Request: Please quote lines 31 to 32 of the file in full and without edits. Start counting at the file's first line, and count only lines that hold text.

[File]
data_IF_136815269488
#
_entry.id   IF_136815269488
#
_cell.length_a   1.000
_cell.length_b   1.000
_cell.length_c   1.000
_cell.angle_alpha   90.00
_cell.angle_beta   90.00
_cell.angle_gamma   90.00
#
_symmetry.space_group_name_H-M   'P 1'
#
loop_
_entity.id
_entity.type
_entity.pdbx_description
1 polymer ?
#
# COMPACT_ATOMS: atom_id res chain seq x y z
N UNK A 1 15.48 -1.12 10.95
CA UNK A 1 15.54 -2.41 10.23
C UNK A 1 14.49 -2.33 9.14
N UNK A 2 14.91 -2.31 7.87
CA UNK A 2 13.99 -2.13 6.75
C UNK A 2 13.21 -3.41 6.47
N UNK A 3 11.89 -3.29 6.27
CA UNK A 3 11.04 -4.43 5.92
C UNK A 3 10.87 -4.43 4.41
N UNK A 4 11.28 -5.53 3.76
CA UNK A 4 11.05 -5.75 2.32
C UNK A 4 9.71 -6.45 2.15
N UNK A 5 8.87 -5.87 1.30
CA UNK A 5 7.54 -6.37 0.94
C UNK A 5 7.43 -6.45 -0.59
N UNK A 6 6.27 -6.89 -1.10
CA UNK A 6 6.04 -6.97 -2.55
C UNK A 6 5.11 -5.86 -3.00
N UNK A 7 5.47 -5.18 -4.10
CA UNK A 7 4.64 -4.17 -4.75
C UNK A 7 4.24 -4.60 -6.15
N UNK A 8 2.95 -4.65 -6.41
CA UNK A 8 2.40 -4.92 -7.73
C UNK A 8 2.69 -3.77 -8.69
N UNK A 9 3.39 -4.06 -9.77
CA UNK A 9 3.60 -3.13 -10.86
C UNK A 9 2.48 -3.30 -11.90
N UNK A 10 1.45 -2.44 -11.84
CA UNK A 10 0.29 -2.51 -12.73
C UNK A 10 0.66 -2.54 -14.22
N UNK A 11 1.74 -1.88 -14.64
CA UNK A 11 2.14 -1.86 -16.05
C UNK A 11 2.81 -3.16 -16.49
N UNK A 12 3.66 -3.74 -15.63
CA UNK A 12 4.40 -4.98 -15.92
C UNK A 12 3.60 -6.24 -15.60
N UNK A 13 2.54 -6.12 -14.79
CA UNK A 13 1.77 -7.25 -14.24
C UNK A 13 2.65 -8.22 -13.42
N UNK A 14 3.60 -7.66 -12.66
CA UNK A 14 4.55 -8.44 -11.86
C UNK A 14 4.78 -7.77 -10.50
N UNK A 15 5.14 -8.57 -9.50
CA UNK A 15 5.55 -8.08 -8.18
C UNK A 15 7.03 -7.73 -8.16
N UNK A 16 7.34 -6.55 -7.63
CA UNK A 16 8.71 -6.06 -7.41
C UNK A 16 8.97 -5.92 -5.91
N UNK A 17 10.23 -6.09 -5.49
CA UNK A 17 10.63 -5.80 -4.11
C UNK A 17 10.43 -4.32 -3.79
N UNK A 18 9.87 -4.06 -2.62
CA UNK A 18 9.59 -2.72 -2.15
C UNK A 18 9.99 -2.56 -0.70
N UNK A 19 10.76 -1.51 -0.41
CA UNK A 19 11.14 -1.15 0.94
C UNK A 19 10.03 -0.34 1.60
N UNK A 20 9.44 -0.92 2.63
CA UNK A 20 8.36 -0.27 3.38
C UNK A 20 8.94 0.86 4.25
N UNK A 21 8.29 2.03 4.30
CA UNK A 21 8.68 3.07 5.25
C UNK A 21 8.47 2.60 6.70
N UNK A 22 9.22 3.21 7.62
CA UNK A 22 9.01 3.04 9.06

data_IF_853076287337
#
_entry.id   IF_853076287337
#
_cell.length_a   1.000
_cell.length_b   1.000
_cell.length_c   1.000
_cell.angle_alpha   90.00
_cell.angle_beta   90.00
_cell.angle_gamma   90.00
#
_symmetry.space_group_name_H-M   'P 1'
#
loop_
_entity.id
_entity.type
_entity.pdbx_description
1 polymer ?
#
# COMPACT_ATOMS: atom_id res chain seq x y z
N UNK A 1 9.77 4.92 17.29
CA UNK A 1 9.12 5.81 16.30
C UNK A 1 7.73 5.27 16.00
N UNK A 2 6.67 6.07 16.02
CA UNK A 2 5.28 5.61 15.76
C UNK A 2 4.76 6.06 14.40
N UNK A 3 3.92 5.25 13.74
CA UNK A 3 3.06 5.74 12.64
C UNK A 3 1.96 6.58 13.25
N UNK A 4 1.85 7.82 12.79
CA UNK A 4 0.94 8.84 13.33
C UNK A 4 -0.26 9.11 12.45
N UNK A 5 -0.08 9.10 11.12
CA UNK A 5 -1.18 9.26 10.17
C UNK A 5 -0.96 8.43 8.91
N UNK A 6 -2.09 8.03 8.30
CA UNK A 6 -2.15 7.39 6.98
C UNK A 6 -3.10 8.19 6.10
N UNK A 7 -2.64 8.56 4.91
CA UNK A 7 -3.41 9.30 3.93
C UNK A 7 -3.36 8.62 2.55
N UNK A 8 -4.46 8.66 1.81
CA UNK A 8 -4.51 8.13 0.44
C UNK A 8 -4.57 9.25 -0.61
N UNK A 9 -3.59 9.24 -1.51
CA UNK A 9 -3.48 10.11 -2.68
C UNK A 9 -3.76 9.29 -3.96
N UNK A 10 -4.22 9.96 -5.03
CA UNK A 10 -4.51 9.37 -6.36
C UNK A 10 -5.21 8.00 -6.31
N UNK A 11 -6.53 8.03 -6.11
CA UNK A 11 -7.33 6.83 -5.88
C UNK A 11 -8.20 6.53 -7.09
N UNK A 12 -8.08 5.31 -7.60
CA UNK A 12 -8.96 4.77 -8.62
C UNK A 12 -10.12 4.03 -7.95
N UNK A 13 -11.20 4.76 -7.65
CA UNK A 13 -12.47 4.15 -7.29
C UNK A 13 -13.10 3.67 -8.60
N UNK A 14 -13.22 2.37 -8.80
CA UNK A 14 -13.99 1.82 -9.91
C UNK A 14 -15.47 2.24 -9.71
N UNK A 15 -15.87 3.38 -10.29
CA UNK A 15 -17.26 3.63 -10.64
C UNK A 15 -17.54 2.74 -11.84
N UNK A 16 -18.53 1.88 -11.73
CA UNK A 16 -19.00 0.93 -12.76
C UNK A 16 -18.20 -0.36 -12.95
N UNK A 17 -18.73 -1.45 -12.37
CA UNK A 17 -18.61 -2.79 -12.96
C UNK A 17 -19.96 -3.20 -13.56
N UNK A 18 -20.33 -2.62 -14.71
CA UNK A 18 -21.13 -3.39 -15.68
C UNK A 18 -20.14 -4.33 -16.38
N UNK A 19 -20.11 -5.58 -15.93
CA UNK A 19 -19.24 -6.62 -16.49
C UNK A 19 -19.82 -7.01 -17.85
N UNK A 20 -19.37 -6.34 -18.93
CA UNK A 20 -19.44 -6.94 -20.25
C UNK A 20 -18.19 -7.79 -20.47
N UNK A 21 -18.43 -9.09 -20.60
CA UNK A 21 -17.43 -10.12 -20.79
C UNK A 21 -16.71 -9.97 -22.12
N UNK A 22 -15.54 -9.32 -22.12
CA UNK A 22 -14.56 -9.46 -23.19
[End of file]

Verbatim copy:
CA UNK A 4 11.05 -5.75 2.32
C UNK A 4 9.71 -6.45 2.15